I have to say that that is much better than expected. We basically brought the signal down to near the noise floor. We have a DC term that's generated in the receiver, but that's to be expected and wouldn't interfere with another signal as is the purpose of this idea.

Finally, becaues of the success above, I decided to put another IIR filter on to the signal, but this time as a low pass filter to get rid fo the high OOB signals on the outside of this spectrum. Again I used the gr_filter_design tool to create an elliptic IIR low pass filter with the end of the pass band at 0.80, the start of the stop band at 0.90, a 0.1 dB max pass band loss, and a 100 dB out of band attenuation. This produced a 9-tap filter that I put in-line with the other filter on the OFDM transmitter. The resulting spectrum provides quite a bit of OOB suppression:


This was a fun little project, and I was pleased that I could so easily take a paper and reproduce it in GNU Radio to prove the basics. It looks like the idea presented here should provide some good OOB suppression and produce more usable spectrum around otherwise hostile OFDM signals.

The use of the hardware impairments model was a nice way to see how different radio problems could affect the concept here, too. Without accounting for these effects, the simulations are not entirely meaningful, and we can then see how much it will take when building a radio to meet the specifications to cancel out effects of the filtering stages. On the other hand, the WBX daughterboard with an Ettus USRP N210 showed great performance with this signal and the added filters. I was able to free up quite a lot of spectrum by filtering at the transmitter using these radios. Perhaps lesser radios wouldn't have behaved so well, but that's for another time.



DySPAN 2014 Announcements

I'm really pleased to once again be serving on the Technical Program Committee for the upcoming IEEE DySPAN conference. They have announced the call for papers, due Nov. 1, and are starting to get the program up and going.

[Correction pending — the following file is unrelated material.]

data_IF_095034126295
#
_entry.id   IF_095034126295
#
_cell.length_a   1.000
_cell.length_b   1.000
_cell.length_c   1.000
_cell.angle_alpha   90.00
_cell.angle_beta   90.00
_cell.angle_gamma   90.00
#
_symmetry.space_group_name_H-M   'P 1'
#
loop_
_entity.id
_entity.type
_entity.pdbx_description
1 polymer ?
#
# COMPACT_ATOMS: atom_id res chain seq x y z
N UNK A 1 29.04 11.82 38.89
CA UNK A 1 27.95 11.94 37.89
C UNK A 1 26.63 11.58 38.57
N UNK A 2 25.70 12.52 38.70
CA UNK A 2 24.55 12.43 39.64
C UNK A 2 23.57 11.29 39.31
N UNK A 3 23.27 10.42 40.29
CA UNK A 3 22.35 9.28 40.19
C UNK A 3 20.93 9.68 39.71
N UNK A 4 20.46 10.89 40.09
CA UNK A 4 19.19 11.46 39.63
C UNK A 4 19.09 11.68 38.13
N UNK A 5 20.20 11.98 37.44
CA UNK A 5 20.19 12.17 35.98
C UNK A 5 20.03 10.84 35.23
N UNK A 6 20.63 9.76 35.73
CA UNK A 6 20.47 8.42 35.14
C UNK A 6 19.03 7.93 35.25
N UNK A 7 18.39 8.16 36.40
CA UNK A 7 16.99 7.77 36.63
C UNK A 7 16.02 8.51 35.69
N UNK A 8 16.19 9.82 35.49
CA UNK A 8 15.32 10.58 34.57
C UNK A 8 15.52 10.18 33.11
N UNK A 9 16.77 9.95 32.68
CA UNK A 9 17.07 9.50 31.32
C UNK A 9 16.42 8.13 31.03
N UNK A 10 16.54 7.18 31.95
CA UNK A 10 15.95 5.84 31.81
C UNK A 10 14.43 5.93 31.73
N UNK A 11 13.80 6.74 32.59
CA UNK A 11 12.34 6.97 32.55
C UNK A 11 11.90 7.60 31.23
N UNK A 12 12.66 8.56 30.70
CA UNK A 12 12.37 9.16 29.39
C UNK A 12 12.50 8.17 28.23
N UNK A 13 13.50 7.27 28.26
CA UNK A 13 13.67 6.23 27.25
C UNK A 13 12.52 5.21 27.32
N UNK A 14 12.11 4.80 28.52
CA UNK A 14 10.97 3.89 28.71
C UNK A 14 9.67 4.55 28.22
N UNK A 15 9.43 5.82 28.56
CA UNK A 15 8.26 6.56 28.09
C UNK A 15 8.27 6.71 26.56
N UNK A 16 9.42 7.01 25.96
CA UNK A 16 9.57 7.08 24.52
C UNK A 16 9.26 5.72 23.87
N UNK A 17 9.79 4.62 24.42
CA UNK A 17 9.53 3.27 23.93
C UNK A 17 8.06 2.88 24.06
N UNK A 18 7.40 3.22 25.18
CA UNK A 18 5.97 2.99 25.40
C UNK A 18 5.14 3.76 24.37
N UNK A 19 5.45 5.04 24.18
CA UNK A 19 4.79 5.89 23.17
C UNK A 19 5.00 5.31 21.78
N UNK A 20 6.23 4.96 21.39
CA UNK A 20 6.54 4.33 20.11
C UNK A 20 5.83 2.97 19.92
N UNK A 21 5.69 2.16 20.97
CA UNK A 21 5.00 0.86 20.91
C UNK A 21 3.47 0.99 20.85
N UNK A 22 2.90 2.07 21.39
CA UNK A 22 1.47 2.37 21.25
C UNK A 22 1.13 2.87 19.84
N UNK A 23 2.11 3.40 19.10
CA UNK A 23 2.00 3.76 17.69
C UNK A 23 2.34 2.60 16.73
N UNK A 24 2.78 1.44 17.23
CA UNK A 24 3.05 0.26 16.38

Now, if you've talked to me about DySPAN as a conference, I've been somewhat critical of it in the recent years. Partly, it seems to have lost a bit of relevancy as the regulators have dictated how DSA was going to happen. For a couple of years, this suppressed a lot of innovative though in the conference. I recall that it was either in Singapore or Aachen when any spectrum sensing paper was immediately attacked for being irrelevant because the regulators were going database-driven. To me that felt like it lacked real foresight and creativity.

At the same time, I was also getting upset with the quality of the papers that I was seeing on spectrum sensing. My favorite way to describe the problem is that if you threw in the all sensing papers since the original DySPAN into a pile and pulled one at random, you wouldn't be able to tell which year it was published. Now, this probably isn't actually true, but having been involved with the community since the first DySPAN in 2005, I've seen that it's more true than not. I think the main reason for this problem is that we aren't setting up our work in a way that promotes the scientific process, and so each paper sets itself up as a new, or "novel" as the papers always say, way of doing spectrum sensing. We aren't doing much in the way of comparing techniques, building off other good ideas, or even finding fault in other approaches. It's all about the new novel approach that I would simply title a YASST: yet another spectrum sensing technique.

My other major criticism of the conference is that we haven't quite successfully integrated the policy and technical people like the conference was supposed to. The DySPAN problem is much, much bigger than technical problems, and so the conference was established to address all (or at least many) of the challenge areas. Part of that idea is to allow multiple sides to understand each other and build collaborative, multi-disciplinary approaches (and by multi-disciplinary, I don't mean an engineer working with a mathematician). Instead, I've felt like, save some very specific people that I can think of (and they mostly come out of Dublin), both sides just live in silos with very little mixing.

But, we have a new DySPAN coming up, and I've just read the briefing on the call for papers, posters, demos, and tutorials. The committee has put together the workings of an innovation-driven program. A lot of this I attribute to the very strong team they have put together who are interested and knowledgeable about both the research space and the current technology capabilities and trends. And yes, admittedly, a few of them are good friends, so. But specifically, a lot of these are among those (non-Dubliners, actually) that have an understanding and appreciation for the social, political, and economics of DSA aside from just the technical. So given what I'm seeing, I think we're going to see a really interesting conference with a lot of strong ideas.

Now, having said all of this, I admit to having been part of the problem of the culture of DySPAN in the past. While reviewing papers on the TPC, I've tried to do my part to help foster as strong a program of papers that I could. But on the other hand, when I've attended the conferences, I, like most engineers, went in and only saw the technical presentations with maybe one or two presentations from the policy track. I expect that I'll be going to this DySPAN, and my goal this time will be to focus on those policy tracks and learn as much about that area as possible.